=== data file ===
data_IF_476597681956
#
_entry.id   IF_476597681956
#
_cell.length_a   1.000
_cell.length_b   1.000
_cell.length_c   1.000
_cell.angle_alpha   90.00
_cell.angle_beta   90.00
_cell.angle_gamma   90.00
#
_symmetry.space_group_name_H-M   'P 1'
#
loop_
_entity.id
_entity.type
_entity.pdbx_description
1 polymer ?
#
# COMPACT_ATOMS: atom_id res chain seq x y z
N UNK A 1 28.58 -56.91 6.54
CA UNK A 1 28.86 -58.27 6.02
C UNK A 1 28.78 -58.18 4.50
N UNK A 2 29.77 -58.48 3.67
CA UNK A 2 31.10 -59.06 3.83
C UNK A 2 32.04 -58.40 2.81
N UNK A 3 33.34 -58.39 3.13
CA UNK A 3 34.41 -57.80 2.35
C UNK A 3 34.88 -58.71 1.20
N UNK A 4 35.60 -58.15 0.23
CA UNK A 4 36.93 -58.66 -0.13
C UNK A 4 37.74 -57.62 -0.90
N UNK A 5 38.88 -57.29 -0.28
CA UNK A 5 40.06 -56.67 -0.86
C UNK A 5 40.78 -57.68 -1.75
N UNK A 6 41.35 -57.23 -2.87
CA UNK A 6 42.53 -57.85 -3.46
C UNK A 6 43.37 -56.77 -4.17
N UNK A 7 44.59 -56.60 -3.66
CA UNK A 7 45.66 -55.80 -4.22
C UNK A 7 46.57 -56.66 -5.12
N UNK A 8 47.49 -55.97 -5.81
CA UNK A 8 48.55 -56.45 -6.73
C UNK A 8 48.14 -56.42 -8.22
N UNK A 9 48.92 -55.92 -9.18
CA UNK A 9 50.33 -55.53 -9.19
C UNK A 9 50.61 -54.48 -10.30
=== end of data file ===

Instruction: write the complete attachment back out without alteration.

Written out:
data_IF_476597681956
#
_entry.id   IF_476597681956
#
_cell.length_a   1.000
_cell.length_b   1.000
_cell.length_c   1.000
_cell.angle_alpha   90.00
_cell.angle_beta   90.00
_cell.angle_gamma   90.00
#
_symmetry.space_group_name_H-M   'P 1'
#
loop_
_entity.id
_entity.type
_entity.pdbx_description
1 polymer ?
#
# COMPACT_ATOMS: atom_id res chain seq x y z
N UNK A 1 28.58 -56.91 6.54
CA UNK A 1 28.86 -58.27 6.02
C UNK A 1 28.78 -58.18 4.50
N UNK A 2 29.77 -58.48 3.67
CA UNK A 2 31.10 -59.06 3.83
C UNK A 2 32.04 -58.40 2.81
N UNK A 3 33.34 -58.39 3.13
CA UNK A 3 34.41 -57.80 2.35
C UNK A 3 34.88 -58.71 1.20
N UNK A 4 35.60 -58.15 0.23
CA UNK A 4 36.93 -58.66 -0.13
C UNK A 4 37.74 -57.62 -0.90
N UNK A 5 38.88 -57.29 -0.28
CA UNK A 5 40.06 -56.67 -0.86
C UNK A 5 40.78 -57.68 -1.75
N UNK A 6 41.35 -57.23 -2.87
CA UNK A 6 42.53 -57.85 -3.46
C UNK A 6 43.37 -56.77 -4.17
N UNK A 7 44.59 -56.60 -3.66
CA UNK A 7 45.66 -55.80 -4.22
C UNK A 7 46.57 -56.66 -5.12
N UNK A 8 47.49 -55.97 -5.81
CA UNK A 8 48.55 -56.45 -6.73
C UNK A 8 48.14 -56.42 -8.22
N UNK A 9 48.92 -55.92 -9.18
CA UNK A 9 50.33 -55.53 -9.19
C UNK A 9 50.61 -54.48 -10.30